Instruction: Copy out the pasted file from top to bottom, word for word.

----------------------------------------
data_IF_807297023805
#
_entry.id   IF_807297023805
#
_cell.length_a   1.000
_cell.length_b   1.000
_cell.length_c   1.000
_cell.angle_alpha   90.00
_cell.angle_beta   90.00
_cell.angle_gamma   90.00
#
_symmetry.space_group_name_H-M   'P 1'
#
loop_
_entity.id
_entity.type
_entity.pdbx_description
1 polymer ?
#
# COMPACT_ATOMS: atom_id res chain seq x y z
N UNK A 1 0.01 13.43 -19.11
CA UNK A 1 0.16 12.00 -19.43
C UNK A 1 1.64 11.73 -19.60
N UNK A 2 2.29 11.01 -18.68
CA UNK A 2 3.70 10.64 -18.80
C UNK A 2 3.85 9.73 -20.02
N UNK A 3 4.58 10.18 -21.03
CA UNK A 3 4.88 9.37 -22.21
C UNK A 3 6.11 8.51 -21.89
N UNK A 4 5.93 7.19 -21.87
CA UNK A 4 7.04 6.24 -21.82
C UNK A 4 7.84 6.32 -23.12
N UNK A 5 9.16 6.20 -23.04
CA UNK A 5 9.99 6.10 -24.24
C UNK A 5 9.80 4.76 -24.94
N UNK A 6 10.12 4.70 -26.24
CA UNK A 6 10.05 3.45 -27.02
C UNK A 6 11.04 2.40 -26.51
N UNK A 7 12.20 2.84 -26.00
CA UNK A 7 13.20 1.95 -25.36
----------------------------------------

data_IF_807297023805
#
_entry.id   IF_807297023805
#
_cell.length_a   1.000
_cell.length_b   1.000
_cell.length_c   1.000
_cell.angle_alpha   90.00
_cell.angle_beta   90.00
_cell.angle_gamma   90.00
#
_symmetry.space_group_name_H-M   'P 1'
#
loop_
_entity.id
_entity.type
_entity.pdbx_description
1 polymer ?
#
# COMPACT_ATOMS: atom_id res chain seq x y z
N UNK A 1 0.01 13.43 -19.11
CA UNK A 1 0.16 12.00 -19.43
C UNK A 1 1.64 11.73 -19.60
N UNK A 2 2.29 11.01 -18.68
CA UNK A 2 3.70 10.64 -18.80
C UNK A 2 3.85 9.73 -20.02
N UNK A 3 4.58 10.18 -21.03
CA UNK A 3 4.88 9.37 -22.21
C UNK A 3 6.11 8.51 -21.89
N UNK A 4 5.93 7.19 -21.87
CA UNK A 4 7.04 6.24 -21.82
C UNK A 4 7.84 6.32 -23.12
N UNK A 5 9.16 6.20 -23.04
CA UNK A 5 9.99 6.10 -24.24
C UNK A 5 9.80 4.76 -24.94
N UNK A 6 10.12 4.70 -26.24
CA UNK A 6 10.05 3.45 -27.02
C UNK A 6 11.04 2.40 -26.51
N UNK A 7 12.20 2.84 -26.00
CA UNK A 7 13.20 1.95 -25.36